Exchanging Valentine’s Day cards and gifts is a fun tradition. However, sometimes it makes us more vulnerable to online exploitation as well.
Any holiday can be an opportune time for receiving emails that attempt to trick you into buying a non-existent product or visiting a malicious website.
Therefore, staying safe online requires exercising extra caution when opening emails from unknown sources, clicking on special messages from a secret admirer or falling for unbelievable offers.
Protecting ourselves from negative outside influences is a positive act, and just takes a little awareness and knowledge.
The information below comes from the Trend Micro Anti-Virus Consumer Newsletter I receive periodically. I thought these alerts could be useful and wanted to share them with you.
Prevent falling for fake Valentine’s Day messages by awareness of the following scams:
E-cards. Everyone likes to receive thoughtful cards, especially if we think it may be from someone we love. So when a Valentines e-card appears in your in box, scammers are betting that you’ll click on it. But if you are directed to a Valentines card site that asks you to update your Flash player or perform some other operation, don’t do it! Chances are you’ll be installing a virus or Trojan horse on your computer rather than updating a necessary program. Here’s a rule to remember when it comes to e-cards: If the email message does not tell you who sent the e-card, don’t open it.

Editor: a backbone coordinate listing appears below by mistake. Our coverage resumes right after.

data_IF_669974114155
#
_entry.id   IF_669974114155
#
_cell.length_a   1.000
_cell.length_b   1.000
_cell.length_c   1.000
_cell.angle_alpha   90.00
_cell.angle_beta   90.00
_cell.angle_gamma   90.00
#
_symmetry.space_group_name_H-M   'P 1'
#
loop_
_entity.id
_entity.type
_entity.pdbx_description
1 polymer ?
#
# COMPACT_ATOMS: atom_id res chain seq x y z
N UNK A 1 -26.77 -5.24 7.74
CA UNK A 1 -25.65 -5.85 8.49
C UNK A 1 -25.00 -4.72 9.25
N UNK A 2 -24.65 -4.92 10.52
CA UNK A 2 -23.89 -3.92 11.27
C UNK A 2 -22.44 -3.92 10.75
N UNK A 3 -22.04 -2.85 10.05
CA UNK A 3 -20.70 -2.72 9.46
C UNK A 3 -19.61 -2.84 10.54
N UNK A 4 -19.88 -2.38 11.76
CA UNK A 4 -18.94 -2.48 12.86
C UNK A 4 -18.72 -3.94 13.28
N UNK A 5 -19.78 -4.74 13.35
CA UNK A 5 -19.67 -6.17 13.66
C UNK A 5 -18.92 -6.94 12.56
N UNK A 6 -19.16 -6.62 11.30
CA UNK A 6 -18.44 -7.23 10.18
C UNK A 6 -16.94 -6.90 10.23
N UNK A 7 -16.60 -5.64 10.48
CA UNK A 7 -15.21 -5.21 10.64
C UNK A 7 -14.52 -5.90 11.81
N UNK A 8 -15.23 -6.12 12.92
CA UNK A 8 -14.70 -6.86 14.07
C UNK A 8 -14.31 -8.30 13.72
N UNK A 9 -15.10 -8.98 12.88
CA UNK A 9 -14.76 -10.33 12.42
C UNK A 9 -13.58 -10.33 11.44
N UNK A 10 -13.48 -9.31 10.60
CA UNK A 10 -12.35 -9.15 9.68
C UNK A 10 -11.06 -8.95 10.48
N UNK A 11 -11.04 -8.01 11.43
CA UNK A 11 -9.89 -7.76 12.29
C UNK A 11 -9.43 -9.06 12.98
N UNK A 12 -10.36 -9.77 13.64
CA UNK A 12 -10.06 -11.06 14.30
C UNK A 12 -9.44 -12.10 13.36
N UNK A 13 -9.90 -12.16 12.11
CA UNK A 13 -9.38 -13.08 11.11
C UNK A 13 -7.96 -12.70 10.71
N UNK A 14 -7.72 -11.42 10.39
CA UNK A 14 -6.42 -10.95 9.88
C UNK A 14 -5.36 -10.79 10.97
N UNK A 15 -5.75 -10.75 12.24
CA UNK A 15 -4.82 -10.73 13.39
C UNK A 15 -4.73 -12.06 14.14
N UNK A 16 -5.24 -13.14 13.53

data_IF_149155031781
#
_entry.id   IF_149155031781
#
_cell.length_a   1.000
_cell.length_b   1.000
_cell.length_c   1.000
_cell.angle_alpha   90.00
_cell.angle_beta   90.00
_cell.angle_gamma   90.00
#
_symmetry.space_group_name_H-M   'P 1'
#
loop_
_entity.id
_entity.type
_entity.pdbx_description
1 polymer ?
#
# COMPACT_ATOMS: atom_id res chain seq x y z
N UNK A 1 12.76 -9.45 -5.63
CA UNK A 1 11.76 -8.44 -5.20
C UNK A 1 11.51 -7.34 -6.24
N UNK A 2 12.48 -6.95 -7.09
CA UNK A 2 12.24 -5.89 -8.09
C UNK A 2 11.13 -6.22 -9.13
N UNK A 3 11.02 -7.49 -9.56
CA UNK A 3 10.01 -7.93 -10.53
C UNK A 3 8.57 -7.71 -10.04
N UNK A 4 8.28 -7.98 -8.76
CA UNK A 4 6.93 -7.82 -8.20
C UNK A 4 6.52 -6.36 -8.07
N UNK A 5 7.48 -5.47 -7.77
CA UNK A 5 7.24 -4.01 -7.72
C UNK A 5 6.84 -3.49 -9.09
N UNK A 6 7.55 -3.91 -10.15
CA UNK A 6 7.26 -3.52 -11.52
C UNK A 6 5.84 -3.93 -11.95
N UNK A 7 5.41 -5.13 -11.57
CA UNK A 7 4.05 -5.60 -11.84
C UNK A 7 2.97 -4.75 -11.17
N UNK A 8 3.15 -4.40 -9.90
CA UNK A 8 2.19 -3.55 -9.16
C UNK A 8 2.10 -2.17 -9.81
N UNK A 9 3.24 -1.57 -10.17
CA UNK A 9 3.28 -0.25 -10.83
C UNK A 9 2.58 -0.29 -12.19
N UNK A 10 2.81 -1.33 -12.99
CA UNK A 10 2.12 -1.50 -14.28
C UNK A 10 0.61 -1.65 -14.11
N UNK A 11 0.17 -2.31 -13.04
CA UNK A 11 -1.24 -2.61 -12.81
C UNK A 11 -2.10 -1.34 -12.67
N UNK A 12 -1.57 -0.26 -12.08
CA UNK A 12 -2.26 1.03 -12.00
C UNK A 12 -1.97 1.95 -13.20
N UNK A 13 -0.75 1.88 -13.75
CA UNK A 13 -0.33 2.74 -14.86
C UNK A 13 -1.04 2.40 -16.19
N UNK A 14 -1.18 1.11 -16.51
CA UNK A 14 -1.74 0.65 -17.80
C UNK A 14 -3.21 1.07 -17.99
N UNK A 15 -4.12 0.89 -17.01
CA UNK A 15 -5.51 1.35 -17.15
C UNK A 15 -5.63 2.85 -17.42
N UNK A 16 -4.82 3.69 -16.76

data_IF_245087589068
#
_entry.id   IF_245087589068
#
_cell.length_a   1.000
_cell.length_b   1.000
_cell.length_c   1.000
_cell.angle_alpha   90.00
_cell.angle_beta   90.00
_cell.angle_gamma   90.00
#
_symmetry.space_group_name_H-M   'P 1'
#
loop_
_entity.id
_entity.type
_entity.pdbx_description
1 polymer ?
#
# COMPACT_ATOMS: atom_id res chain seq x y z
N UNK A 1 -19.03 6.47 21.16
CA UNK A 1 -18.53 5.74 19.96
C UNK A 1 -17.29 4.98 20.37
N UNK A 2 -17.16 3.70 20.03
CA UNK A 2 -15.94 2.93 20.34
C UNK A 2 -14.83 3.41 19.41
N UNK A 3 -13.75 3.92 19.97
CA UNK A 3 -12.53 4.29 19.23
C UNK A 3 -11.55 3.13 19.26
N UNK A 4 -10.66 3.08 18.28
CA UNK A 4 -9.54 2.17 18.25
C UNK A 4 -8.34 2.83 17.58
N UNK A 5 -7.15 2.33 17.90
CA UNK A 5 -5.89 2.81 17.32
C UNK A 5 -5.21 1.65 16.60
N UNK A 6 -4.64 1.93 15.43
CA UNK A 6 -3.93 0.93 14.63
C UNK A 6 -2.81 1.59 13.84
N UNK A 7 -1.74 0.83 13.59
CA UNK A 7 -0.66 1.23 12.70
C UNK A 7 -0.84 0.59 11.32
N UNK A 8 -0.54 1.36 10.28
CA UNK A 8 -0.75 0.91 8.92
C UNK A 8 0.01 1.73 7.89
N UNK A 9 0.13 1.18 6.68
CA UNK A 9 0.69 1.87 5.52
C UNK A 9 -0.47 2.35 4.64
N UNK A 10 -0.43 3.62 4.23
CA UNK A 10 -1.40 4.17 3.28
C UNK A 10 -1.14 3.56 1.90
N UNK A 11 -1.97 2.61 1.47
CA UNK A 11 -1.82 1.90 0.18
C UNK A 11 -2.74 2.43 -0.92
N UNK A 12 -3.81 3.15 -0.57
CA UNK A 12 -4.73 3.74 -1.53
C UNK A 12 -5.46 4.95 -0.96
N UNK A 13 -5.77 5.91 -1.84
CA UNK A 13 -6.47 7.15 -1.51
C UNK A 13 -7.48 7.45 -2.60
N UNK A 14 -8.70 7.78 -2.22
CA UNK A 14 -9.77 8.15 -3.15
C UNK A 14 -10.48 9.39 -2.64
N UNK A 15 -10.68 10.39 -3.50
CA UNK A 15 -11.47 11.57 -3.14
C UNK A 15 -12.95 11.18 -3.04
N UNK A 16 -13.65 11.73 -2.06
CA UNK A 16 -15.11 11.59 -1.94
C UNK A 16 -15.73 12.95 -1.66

Flowers, Jewelry, Chocolates. The most popular Valentine’s Day gifts are also popular subject lines for spammers offering amazing deals for online buyers. So when you see offers for long-stemmed roses, gold bracelets, or handmade chocolates, take a step back and consider if the deal seems too good to be true. We recommend purchasing these items from one of the well-known brands or a local shop, rather than risking your money and personal information.
Your Delivery Is Being Held. This email message informs you that a delivery to your address is being held and includes a link that directs you to a website. Once you arrive at the site, it requests that you verify your credit card or some other piece of personal information before the delivery can be released. If you happen to be waiting for a delivery, as many people are around Valentine’s Day, you may consider providing the information. Remember: never provide personal information online unless you are certain you are on a trusted site. When in doubt, call the seller before providing any information.
Stay safe and have a Happy Valentine’s Day this week!